Depression and other psychiatric stress-related disorders are leading causes of disability worldwide. Up to date, treatments of mood disorders have limited success, most likely due to the multifactorial etiology of these conditions. Alterations in inflammatory processes have been identified as possible pathophysiological mechanisms in psychiatric conditions. Here, we review the main features of 2 systems involved in the control of these inflammatory pathways: the CRH system as a key regulator of the stress response and the ATP-gated ion-channel P2X7 receptor (P2X7R) involved in the control of immune functions. The pathophysiology of depression as a stress-related psychiatric disorder is depicted in terms of the impact of CRH and P2X7R function on inflammatory pathways in the brain. Understanding pathogenesis of affective disorders will lead to the development of therapies for treatment of depression and other stress-related diseases.

Stress exposure is considered the main environmental trigger of psychiatric disorders, such as depression. Depression is a significant contributor to the global burden of disease, affecting people in all communities across the world. This condition is estimated to affect more than 350 million people worldwide, resulting in a significant public health challenge, not only at the clinical level but at the social and economic levels as well. Over the years, there has been a significant amount of research on depression. Currently, latest evidence on the link between depression and inflammation mechanisms is opening new avenues for investigating stress pathophysiology and identifying therapeutic targets for stress-related disorders.

The neuropeptide corticotropin-releasing hormone (CRH), also named corticotropin-releasing factor, plays a crucial role in the integration of neuroendocrine, autonomic, and behavioral responses to stress [1]. Hypothalamic CRH-secreting neurons are essential to the stress response driving both basal and stress-induced hypothalamic-pituitary-adrenal (HPA) axis activation. CRH is also widely distributed in extrahypothalamic circuits of the brain where it acts as a neuromodulator to establish and integrate a complex humoral and behavioral system that regulates multiple aspects of the stress response [1, 2]. CRH system dysregulation is critically involved in stress-related disorders: psychiatric conditions (depression, anxiety, and addiction), and neuroendocrinological alterations and has been found to impact on the onset and development of neurodegenerative processes [3, 4]. The bidirectional relationship between stress and the immune system has long been evidenced (Fig. 1): several neuropsychiatric disorders can be promoted by inflammation, and the brain can also exert control over the immune response [5].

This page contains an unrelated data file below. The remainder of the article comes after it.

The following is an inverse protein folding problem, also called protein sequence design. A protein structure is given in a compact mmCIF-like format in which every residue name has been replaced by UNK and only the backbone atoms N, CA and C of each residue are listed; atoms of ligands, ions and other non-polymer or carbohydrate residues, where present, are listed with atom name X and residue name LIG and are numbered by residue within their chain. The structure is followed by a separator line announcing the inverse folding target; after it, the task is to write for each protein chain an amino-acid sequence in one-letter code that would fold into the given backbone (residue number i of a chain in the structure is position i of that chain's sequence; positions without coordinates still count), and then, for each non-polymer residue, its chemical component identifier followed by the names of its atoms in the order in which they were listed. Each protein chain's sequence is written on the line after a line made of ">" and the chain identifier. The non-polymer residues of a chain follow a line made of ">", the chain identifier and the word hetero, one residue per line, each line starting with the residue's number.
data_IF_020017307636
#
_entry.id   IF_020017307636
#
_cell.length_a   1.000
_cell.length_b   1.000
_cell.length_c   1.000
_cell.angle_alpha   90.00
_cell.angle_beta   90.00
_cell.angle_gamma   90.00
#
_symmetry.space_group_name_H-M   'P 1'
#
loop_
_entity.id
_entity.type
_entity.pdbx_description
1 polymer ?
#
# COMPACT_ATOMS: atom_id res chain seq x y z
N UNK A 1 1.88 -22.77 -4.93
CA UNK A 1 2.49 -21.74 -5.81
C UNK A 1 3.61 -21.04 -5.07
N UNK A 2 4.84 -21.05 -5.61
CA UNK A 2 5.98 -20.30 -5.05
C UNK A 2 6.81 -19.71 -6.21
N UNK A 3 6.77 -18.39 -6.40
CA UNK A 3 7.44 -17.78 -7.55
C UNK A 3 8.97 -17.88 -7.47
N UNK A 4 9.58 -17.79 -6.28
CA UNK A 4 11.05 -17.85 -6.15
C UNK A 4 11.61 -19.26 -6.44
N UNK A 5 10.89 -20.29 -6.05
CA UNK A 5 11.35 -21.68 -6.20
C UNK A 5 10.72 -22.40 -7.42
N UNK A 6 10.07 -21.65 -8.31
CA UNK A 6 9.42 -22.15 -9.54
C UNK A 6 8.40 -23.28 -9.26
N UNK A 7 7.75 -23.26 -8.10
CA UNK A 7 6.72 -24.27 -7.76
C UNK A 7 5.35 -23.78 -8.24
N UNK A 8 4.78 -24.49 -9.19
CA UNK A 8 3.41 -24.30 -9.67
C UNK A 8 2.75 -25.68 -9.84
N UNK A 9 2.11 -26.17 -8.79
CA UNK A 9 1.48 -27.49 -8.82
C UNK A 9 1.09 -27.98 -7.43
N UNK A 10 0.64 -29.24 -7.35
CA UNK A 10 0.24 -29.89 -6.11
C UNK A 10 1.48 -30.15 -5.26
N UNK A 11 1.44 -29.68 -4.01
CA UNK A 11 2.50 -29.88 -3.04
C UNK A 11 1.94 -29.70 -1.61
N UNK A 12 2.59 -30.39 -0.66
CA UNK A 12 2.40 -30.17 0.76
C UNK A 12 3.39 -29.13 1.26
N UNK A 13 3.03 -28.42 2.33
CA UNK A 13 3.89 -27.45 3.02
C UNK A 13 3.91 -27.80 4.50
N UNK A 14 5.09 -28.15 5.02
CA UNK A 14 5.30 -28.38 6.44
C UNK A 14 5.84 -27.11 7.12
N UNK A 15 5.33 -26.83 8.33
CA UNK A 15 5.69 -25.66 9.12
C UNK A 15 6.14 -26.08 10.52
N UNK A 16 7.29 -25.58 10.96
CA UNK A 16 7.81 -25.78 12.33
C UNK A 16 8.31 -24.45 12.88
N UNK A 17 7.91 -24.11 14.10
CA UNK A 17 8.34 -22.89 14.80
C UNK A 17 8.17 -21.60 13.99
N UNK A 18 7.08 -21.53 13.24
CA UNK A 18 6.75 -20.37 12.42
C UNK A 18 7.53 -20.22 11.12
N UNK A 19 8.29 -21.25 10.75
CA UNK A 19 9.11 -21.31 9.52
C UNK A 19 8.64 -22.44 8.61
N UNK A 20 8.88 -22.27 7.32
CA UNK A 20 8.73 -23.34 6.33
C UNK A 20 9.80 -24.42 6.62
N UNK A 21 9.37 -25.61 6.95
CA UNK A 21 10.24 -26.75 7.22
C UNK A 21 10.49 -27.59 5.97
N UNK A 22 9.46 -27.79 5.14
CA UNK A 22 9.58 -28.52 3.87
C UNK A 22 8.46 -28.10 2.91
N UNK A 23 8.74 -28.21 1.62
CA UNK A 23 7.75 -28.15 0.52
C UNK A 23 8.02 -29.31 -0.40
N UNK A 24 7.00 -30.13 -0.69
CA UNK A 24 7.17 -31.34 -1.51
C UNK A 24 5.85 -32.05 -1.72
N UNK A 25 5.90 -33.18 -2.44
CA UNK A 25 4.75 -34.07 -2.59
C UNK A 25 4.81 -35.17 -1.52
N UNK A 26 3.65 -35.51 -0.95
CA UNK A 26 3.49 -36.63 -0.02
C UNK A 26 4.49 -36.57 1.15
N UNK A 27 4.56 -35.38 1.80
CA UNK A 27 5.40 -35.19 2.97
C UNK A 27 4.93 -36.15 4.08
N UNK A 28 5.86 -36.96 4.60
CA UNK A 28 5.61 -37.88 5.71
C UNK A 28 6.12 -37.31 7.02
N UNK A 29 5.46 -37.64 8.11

Fig. 1.

Schematic representation of the bidirectional relationship between stress and the innate immune system in the context of stress-related psychiatric disorders. Stress is tightly related to CRH system dysregulation. Chronic stress exposure may lead to an increase in extrahypothalamic CRH and HPA axis hyperactivity possibly due to GR resistance. GR activity can be modulated among others, by the Hsp90 co-chaperone FKBP51 which is a negative regulator of GR activity. FKBP51 function can be modulated at the gene level due to genetic variants, epigenetic modifications, and environmental stressors, or at the protein level via PTMs. Increased FKBP51 expression/function is related to GR hyposensitivity. Together with GC, FKBP51 regulates inflammation by regulating the master proinflammatory transcription factor NF-κB. In turn, stress increases the release of ATP from astrocytes, which binds to microglial P2X7R and activates the innate immune system, resulting in the synthesis and release of proinflammatory cytokines such as IL-1β. P2X7-Q460R variant is often found in mood disorder patients and its coexpression with WT P2X7R dramatically impairs receptor activity. IL-1β may induce the secretion of hypothalamic CRH contributing to HPA hyperactivity. CRH, corticotropin-releasing hormone; FKBP5, gene encoding FKBP51; HPA, hypothalamic-pituitary-adrenal; GCs, glucocorticoids; PTMs, posttranslational modifications; P2X7R, P2X7 receptor.